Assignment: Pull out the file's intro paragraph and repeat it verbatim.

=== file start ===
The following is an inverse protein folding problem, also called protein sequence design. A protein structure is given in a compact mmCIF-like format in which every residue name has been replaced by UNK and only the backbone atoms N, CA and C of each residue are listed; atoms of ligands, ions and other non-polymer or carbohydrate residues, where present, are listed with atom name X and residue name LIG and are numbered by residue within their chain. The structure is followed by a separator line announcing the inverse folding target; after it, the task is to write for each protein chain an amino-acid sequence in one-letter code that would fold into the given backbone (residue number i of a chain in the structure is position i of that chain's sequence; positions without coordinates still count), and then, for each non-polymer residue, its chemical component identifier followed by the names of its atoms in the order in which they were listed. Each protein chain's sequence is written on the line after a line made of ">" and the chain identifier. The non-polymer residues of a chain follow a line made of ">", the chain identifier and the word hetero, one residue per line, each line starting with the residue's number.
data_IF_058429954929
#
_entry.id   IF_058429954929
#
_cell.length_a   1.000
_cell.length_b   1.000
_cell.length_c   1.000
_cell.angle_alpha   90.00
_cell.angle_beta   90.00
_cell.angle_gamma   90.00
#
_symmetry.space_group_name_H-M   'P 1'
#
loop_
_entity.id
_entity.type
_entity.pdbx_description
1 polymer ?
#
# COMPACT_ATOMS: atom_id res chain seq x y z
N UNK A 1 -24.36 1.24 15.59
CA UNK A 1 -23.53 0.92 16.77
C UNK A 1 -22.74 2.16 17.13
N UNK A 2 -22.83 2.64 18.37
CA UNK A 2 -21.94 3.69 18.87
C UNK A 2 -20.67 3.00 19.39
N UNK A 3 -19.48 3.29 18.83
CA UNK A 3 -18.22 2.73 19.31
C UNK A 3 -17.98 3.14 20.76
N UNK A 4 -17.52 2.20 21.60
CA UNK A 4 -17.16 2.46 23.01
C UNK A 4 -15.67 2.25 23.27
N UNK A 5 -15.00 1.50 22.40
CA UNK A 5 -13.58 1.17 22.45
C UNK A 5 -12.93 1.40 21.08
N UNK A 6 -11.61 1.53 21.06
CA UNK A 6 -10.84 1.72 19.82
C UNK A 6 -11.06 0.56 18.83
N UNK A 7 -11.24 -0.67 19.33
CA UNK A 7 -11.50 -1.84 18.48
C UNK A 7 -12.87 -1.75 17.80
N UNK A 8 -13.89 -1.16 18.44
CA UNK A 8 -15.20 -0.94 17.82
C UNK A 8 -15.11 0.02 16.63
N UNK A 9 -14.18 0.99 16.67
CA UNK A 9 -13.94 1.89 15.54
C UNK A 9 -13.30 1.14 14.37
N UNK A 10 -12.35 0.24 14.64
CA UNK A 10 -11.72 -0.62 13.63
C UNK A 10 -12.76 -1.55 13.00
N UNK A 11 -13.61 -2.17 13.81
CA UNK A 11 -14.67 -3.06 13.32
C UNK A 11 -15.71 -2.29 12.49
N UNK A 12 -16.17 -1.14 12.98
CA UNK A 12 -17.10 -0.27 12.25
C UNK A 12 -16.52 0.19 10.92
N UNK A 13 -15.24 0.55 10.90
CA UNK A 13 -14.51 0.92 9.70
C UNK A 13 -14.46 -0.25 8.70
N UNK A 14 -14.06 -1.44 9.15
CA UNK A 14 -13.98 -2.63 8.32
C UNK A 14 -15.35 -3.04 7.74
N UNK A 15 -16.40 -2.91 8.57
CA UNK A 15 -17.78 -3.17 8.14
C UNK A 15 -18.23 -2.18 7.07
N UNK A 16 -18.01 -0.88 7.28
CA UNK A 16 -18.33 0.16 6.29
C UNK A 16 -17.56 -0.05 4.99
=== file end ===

The following is an inverse protein folding problem, also called protein sequence design. A protein structure is given in a compact mmCIF-like format in which every residue name has been replaced by UNK and only the backbone atoms N, CA and C of each residue are listed; atoms of ligands, ions and other non-polymer or carbohydrate residues, where present, are listed with atom name X and residue name LIG and are numbered by residue within their chain. The structure is followed by a separator line announcing the inverse folding target; after it, the task is to write for each protein chain an amino-acid sequence in one-letter code that would fold into the given backbone (residue number i of a chain in the structure is position i of that chain's sequence; positions without coordinates still count), and then, for each non-polymer residue, its chemical component identifier followed by the names of its atoms in the order in which they were listed. Each protein chain's sequence is written on the line after a line made of ">" and the chain identifier. The non-polymer residues of a chain follow a line made of ">", the chain identifier and the word hetero, one residue per line, each line starting with the residue's number.